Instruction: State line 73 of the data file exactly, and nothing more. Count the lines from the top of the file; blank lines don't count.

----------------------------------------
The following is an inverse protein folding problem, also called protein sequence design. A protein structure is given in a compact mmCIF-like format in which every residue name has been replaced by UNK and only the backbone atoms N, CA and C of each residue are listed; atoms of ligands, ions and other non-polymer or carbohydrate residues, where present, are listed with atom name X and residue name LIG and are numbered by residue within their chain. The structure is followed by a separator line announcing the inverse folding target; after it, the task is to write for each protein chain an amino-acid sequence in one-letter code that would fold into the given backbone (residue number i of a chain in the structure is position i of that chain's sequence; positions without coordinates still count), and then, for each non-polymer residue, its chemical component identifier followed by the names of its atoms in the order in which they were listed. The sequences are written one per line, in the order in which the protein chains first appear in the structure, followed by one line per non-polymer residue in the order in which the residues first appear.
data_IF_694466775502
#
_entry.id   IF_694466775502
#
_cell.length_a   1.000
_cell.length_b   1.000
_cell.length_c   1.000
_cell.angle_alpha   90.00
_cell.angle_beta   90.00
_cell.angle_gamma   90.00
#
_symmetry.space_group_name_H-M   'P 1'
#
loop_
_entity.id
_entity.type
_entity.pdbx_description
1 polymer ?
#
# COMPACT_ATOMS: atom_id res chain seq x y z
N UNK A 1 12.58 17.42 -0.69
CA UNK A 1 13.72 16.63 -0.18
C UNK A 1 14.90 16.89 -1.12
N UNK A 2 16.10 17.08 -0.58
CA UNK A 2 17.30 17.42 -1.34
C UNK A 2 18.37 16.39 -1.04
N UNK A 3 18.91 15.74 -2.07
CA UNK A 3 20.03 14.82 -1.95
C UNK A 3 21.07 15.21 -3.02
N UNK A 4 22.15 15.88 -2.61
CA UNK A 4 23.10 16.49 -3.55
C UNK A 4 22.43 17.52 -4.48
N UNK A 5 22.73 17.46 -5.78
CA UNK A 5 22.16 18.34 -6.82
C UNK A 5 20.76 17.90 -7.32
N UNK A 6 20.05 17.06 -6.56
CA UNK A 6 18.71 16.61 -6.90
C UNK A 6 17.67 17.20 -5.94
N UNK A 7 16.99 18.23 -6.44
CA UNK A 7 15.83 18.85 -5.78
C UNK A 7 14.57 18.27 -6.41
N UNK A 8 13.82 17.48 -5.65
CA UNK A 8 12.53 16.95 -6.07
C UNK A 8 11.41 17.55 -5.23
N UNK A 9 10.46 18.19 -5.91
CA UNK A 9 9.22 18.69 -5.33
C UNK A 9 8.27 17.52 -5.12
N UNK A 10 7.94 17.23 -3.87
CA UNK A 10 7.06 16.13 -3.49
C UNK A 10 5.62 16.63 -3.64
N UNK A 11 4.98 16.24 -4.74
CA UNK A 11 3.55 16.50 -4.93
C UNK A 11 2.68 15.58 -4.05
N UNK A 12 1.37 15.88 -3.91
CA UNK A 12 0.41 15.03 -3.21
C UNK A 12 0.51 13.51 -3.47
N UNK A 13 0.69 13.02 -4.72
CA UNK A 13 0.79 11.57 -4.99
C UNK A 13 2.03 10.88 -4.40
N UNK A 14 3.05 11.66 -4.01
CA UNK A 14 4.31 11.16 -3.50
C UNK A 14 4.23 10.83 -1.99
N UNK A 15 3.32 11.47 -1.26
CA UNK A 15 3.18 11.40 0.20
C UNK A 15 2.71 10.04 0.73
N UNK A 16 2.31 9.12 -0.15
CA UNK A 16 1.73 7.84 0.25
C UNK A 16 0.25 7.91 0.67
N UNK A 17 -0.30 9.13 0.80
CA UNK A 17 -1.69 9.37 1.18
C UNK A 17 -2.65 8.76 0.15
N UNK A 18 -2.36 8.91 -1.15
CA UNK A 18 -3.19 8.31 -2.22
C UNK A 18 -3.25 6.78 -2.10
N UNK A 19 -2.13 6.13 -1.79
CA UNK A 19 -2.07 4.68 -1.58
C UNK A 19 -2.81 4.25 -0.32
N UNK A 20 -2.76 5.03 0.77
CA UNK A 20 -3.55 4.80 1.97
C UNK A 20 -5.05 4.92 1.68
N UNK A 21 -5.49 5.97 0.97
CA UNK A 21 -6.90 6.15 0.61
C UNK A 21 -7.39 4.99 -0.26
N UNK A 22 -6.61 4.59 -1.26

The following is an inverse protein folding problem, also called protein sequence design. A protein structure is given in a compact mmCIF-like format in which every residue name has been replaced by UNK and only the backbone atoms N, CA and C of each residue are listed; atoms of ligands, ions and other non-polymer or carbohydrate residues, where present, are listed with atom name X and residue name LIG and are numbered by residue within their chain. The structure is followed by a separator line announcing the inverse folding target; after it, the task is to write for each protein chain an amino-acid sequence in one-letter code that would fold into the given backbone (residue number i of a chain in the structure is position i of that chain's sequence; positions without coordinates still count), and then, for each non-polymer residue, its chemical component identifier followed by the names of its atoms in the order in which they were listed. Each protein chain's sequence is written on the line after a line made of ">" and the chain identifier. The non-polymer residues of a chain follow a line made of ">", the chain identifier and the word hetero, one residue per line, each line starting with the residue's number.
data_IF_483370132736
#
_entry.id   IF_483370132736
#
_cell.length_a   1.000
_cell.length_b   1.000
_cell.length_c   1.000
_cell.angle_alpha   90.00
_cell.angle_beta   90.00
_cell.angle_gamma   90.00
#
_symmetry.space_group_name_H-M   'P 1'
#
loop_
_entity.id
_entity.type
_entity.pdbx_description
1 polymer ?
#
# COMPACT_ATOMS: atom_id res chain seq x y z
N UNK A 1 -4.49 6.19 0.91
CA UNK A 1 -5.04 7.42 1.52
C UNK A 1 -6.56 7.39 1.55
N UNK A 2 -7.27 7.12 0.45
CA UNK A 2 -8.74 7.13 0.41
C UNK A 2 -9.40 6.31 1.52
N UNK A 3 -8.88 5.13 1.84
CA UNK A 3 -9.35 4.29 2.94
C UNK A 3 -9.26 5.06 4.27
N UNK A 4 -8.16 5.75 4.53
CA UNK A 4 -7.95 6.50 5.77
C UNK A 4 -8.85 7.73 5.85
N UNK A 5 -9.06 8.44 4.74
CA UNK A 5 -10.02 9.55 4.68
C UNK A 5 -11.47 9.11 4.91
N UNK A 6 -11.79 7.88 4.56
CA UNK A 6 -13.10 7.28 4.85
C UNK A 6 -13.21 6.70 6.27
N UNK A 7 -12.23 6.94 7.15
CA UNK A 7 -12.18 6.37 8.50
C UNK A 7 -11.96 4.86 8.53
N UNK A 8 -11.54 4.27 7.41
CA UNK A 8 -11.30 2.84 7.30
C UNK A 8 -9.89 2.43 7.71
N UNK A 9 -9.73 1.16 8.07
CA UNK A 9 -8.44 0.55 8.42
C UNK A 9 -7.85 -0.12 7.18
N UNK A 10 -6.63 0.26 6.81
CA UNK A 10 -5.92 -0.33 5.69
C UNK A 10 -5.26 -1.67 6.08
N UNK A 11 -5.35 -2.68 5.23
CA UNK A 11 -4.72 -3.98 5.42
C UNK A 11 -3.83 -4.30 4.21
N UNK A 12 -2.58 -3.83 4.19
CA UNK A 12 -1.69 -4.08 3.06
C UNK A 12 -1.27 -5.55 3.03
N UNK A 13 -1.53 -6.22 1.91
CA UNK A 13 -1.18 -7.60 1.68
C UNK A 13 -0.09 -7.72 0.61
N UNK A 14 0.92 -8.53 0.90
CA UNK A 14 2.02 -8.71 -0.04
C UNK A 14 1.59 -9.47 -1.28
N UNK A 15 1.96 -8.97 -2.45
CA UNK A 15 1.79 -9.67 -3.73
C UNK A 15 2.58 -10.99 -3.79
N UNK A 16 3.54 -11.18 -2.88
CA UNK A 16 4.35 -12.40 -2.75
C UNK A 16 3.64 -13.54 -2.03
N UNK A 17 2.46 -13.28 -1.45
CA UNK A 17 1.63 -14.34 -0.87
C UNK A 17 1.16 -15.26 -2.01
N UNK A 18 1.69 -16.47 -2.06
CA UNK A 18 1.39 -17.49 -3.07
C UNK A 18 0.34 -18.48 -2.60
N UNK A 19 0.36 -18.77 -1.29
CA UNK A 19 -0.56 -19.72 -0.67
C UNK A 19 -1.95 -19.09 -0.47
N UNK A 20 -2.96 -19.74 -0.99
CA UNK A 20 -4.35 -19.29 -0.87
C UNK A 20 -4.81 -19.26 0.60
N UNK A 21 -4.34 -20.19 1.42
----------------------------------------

N UNK A 18 -2.36 8.91 -1.15